Was he a Mormon? Was his first wife a Mormon? Where was this 44 Magnum produced, and under what circumstances? I needed answers, and my mind was ready and willing to make them up just for sake of the story. So I went with it.
I pictured Uncle George walking around Salt Lake City (hereto referred hiply as SLC). He was a young man in his late twenties. He was smiling from ear to ear as he was in love and ready to take the life-long plunge into matrimony with his beautiful fiancee (we'll call her Aunt Mormon). He had a full head of brown hair back then that was most definitely slicked back with a greasy pomade. She was plain-looking, yet she had an air of understated beauty about her. She had blond hair and blue eyes that would make Joseph Smith do a double take if he saw her. George would be walking around the streets of SLC in his white Navy Class A uniform, while she would be clad in a simple white Mormon-esque ensemble that implied for her “I'm here, I'm pious, get used to it.”
Their wedding was a thing of beauty, but their marriage was anything but. Uncle George was a worldly gentleman that had experienced the war in Vietnam as well as a 1950's childhood in the outskirts of North Florida pecan farming community. Aunt Mormon on the other hand lived a sheltered Mormon life in SLC that consisted of numerous Missionary trips throughout the country, but none of which would allow her to absorb the cultures around her. The Mormons aren't known for their ability to take in new ideas, but rather, they take pride in indoctrinating those they come across in their lives. George was her next target. Her aim was to convert him into a life long member of the Church of Latter Day Saints (or LDS), she wasn't as good of a marksmen as she initially thought. Unfortunately for her brethren, George was.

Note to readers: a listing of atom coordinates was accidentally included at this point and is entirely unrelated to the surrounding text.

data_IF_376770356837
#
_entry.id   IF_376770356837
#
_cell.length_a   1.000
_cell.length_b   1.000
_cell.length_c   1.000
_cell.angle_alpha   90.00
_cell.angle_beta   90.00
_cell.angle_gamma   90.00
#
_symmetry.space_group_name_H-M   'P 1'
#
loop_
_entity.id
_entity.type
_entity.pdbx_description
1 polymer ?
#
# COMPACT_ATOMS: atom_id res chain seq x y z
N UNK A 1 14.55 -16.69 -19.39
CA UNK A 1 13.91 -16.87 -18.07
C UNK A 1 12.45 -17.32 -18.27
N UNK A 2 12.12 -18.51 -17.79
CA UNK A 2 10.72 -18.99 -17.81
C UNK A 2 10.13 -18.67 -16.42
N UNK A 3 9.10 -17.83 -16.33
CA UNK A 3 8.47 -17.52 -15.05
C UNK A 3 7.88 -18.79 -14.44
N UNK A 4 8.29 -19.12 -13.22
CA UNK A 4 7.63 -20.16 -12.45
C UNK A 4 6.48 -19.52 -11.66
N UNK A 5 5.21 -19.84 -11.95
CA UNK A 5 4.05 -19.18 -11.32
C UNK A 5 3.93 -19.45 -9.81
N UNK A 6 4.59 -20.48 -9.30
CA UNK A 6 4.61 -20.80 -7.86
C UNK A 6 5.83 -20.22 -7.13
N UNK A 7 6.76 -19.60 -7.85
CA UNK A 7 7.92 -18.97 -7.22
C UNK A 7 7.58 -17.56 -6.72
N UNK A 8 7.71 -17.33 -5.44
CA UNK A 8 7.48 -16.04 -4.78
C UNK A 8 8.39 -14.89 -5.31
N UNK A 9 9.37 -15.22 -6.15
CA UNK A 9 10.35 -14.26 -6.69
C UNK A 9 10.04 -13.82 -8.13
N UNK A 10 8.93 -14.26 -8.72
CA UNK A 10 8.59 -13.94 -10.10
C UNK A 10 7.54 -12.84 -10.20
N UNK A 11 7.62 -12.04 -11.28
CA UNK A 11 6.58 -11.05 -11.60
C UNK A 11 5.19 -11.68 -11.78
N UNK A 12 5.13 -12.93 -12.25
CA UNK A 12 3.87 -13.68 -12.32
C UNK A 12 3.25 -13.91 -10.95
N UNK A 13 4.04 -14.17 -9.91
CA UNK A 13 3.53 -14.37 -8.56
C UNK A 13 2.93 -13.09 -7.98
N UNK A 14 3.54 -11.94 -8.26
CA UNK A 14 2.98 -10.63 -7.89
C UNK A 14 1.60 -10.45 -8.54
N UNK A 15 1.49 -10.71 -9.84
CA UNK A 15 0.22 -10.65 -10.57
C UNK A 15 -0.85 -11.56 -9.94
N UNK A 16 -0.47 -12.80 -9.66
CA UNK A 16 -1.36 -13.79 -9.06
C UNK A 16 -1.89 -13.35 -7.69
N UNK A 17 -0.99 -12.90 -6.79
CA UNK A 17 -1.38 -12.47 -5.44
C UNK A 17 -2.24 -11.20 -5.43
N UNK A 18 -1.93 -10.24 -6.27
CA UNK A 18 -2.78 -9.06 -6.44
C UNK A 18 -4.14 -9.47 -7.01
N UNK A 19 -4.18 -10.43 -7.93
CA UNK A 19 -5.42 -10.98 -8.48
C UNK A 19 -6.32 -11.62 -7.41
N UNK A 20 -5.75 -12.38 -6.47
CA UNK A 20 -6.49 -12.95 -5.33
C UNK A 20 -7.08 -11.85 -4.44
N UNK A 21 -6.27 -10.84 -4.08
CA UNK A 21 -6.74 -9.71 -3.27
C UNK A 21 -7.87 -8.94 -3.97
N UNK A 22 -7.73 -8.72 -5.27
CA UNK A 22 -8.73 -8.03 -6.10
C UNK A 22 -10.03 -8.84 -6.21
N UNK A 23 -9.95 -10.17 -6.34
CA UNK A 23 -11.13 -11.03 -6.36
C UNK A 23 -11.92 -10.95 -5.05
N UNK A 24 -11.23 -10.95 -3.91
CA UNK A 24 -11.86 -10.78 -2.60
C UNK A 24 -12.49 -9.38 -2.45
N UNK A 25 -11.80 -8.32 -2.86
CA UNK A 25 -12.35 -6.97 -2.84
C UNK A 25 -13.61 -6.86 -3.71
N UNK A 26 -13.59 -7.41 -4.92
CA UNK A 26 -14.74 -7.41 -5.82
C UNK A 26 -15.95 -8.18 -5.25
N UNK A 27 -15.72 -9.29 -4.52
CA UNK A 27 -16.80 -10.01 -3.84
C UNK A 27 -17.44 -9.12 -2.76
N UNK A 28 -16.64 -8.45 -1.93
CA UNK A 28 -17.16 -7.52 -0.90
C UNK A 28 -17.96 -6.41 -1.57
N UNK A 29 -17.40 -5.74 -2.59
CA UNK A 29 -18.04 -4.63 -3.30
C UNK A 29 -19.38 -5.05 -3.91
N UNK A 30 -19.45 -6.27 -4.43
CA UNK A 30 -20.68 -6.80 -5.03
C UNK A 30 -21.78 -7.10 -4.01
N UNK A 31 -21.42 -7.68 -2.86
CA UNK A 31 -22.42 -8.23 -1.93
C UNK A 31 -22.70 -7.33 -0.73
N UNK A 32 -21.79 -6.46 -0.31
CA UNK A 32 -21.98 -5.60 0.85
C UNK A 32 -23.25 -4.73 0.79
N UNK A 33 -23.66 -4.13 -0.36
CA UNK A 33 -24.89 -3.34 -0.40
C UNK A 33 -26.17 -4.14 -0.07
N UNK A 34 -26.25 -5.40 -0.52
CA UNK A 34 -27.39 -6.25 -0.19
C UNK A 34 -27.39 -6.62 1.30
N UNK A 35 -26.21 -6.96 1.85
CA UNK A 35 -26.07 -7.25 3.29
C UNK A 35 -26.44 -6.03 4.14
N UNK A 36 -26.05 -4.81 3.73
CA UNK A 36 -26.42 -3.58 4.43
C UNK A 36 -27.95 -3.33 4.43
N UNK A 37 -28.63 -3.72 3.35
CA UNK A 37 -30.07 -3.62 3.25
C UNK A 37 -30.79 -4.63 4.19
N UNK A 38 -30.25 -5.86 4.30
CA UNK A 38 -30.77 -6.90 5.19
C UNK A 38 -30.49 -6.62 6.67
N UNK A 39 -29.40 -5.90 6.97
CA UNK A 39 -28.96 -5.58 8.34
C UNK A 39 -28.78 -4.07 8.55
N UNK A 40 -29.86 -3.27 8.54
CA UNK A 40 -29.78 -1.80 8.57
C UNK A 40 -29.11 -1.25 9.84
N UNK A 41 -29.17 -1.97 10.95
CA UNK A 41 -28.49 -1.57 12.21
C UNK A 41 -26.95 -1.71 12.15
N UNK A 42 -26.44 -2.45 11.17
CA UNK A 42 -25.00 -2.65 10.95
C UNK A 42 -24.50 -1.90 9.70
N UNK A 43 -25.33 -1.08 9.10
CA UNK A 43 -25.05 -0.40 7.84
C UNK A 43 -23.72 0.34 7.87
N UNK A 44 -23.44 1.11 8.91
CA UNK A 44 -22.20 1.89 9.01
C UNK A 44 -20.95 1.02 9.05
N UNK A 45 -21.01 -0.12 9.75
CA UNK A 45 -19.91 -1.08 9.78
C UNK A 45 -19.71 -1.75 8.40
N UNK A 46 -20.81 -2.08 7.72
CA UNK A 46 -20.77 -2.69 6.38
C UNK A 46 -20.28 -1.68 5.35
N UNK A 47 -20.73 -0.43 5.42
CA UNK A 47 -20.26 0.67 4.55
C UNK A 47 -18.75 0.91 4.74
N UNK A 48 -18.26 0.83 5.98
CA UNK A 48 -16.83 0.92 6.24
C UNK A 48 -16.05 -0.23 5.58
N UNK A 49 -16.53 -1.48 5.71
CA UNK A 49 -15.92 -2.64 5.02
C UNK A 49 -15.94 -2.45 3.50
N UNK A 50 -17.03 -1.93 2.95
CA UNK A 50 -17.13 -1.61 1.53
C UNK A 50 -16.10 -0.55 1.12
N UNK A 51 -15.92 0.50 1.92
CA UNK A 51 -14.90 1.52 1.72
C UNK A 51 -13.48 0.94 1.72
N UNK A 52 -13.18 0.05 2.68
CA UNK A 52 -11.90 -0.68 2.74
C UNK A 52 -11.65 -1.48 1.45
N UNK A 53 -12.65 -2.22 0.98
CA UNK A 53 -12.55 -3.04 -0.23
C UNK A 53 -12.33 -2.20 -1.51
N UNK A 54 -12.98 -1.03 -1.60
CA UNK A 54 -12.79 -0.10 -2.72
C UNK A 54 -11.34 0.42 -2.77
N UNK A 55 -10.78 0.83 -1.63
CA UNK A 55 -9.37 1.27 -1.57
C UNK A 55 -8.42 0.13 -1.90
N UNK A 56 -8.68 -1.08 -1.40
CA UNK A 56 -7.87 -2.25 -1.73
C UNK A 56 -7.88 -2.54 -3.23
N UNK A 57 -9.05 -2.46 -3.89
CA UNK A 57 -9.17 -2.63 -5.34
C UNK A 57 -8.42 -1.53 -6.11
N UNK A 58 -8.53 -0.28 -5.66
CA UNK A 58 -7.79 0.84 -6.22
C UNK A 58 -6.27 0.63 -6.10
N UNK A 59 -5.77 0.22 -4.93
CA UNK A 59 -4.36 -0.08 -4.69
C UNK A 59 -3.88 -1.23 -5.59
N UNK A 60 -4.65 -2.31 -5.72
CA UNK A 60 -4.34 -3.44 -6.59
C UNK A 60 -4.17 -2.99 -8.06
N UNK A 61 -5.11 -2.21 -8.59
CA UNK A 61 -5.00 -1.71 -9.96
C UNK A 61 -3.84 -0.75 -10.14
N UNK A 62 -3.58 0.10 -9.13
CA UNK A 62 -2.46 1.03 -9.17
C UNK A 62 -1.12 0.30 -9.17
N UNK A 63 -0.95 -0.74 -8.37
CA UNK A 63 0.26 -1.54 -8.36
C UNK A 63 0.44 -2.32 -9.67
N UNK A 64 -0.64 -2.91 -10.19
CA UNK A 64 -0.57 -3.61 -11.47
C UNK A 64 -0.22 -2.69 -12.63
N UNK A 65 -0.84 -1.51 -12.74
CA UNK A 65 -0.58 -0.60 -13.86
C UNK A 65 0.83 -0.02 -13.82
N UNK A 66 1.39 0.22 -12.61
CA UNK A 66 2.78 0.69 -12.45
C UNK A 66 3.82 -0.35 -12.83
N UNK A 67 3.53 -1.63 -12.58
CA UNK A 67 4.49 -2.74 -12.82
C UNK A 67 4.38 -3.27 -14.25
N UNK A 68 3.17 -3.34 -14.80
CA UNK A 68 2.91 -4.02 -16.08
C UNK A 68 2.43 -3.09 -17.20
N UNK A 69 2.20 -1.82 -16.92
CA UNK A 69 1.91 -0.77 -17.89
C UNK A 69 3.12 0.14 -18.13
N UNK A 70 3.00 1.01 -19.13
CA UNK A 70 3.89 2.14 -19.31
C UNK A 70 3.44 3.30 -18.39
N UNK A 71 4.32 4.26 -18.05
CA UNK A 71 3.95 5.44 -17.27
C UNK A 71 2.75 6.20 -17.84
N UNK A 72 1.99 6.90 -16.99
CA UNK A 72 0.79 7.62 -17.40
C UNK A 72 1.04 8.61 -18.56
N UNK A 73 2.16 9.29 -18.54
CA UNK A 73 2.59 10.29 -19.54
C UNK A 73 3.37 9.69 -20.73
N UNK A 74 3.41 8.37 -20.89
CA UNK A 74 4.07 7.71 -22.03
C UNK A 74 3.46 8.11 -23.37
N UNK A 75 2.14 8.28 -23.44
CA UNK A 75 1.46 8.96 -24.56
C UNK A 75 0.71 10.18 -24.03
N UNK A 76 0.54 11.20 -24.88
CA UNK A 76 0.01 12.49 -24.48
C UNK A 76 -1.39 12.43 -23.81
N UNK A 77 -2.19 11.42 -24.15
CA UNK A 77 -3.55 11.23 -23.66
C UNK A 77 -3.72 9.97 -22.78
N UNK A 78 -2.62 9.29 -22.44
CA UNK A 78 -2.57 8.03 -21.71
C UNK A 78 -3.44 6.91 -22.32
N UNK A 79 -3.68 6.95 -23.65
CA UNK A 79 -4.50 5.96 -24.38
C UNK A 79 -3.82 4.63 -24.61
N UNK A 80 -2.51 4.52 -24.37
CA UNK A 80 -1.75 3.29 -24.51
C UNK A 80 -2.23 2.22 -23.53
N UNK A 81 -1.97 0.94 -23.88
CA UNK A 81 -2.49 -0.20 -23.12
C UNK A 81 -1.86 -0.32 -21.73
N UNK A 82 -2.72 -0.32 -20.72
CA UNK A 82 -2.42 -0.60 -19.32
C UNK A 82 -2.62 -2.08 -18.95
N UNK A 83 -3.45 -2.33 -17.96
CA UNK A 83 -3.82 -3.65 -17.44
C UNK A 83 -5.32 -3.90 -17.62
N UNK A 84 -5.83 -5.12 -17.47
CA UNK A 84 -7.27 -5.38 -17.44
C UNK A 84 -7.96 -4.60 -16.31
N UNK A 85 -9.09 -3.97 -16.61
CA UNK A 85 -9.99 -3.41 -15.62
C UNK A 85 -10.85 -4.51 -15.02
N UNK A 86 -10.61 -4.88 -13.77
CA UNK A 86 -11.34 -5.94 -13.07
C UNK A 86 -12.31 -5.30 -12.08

Once their love fizzled and the divorce was imminent, Uncle George and Aunt Mormon tried one last thing before they called it quits. They went to a marriage counselor. It wasn't George's idea, it was Aunt Mormon's. She chose the counselor, and it was someone from the Tabernacle at which she had attended her entire life. The counselor tried everything. He explained that their vows were “until death do they part.” That fell on George's deaf ears. He pleaded to both of them to share what originally drew them to one another. Aunt Mormon talked about his strong will and genuine love for humanity, George made something up about her being a fun companion in deep philosophical discussions (the real reason he married her was less appropriate to share in church and more fitting for an article in Penthouse Forum). After many attempts to find some common ground from which to build a bridge to reconciliation, the counselor found himself with very little substance with which to work.
He changed his method and went directly to the core of what he thought they might react to. Pressure from family and friends. He collected as many of Aunt Mormon's family as he could, and attempted to reach out to George's as well. After much toil and trouble, there was a far better success rate on the bride's side than on the groom's. George's family is strewn across the country and were unavailable when it came time for them to meet to try and work this out. Aunt Mormon's corner was filled with pious folks, while George's had a population of one.